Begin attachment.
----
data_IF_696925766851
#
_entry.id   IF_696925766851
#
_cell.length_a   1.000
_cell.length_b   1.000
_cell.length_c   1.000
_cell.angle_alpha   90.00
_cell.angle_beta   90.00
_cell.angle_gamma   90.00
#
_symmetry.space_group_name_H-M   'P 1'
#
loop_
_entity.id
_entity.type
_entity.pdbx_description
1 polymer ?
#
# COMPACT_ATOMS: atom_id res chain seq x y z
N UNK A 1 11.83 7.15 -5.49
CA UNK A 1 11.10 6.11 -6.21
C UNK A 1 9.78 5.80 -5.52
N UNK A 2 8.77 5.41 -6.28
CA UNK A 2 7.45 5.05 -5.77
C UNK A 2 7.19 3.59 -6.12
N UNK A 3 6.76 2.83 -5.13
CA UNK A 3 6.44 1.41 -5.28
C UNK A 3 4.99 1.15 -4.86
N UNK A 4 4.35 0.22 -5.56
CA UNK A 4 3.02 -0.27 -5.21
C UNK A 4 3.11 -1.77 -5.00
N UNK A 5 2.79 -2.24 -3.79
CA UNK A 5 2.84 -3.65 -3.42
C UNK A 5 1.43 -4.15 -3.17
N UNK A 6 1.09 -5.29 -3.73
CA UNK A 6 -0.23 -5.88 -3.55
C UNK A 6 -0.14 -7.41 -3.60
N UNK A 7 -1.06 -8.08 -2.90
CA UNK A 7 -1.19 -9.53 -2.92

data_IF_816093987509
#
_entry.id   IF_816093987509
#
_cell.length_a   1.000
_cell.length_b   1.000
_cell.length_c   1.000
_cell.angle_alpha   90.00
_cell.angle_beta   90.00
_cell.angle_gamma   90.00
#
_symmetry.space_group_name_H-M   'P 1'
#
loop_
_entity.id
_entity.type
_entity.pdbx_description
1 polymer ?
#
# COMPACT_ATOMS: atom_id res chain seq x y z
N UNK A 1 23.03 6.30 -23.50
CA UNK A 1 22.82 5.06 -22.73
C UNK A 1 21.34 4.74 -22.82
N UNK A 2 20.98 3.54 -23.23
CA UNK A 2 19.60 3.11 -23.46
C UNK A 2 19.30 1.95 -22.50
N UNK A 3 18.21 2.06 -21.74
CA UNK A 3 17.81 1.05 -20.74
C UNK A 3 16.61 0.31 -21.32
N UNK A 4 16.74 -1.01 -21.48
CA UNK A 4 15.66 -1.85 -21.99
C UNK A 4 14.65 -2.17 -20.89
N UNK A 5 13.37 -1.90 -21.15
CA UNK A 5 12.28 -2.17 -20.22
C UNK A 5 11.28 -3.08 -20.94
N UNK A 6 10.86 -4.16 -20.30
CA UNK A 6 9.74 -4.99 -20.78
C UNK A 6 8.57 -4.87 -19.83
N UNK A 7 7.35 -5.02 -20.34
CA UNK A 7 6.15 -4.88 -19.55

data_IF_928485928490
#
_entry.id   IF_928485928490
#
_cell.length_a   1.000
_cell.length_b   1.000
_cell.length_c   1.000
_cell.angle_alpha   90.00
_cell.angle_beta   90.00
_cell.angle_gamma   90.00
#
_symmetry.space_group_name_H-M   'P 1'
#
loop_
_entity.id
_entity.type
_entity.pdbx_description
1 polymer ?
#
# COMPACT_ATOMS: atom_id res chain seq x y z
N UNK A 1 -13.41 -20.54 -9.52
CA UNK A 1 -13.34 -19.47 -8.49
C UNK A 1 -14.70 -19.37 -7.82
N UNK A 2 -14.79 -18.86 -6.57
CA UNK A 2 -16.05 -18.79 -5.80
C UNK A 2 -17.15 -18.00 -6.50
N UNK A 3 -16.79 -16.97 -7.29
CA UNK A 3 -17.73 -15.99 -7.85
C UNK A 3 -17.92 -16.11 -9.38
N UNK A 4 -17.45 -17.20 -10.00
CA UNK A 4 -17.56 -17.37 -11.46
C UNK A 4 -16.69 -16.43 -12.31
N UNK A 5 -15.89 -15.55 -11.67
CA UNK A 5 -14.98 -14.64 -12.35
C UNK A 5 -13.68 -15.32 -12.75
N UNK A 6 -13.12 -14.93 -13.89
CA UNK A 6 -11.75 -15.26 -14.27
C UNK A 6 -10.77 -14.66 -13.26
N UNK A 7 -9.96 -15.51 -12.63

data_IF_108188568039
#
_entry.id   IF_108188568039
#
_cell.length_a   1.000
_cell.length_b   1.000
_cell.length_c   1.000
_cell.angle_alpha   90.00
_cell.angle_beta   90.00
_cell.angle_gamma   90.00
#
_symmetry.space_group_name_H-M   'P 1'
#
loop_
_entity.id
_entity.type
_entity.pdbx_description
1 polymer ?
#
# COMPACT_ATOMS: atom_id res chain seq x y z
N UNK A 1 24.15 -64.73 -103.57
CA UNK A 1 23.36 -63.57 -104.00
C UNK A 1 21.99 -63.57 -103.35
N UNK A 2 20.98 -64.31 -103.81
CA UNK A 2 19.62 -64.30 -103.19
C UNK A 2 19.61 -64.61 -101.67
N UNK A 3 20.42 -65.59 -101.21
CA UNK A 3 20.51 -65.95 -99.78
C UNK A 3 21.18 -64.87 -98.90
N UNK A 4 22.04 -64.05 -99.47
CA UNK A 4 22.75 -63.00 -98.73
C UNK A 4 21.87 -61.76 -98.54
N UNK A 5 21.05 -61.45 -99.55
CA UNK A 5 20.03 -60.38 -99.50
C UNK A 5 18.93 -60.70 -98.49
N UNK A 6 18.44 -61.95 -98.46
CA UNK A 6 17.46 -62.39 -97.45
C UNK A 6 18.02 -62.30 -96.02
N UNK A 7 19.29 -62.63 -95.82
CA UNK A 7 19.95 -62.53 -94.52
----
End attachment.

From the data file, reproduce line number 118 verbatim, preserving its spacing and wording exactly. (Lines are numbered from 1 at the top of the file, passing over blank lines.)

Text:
C UNK A 6 -10.77 -14.66 -13.26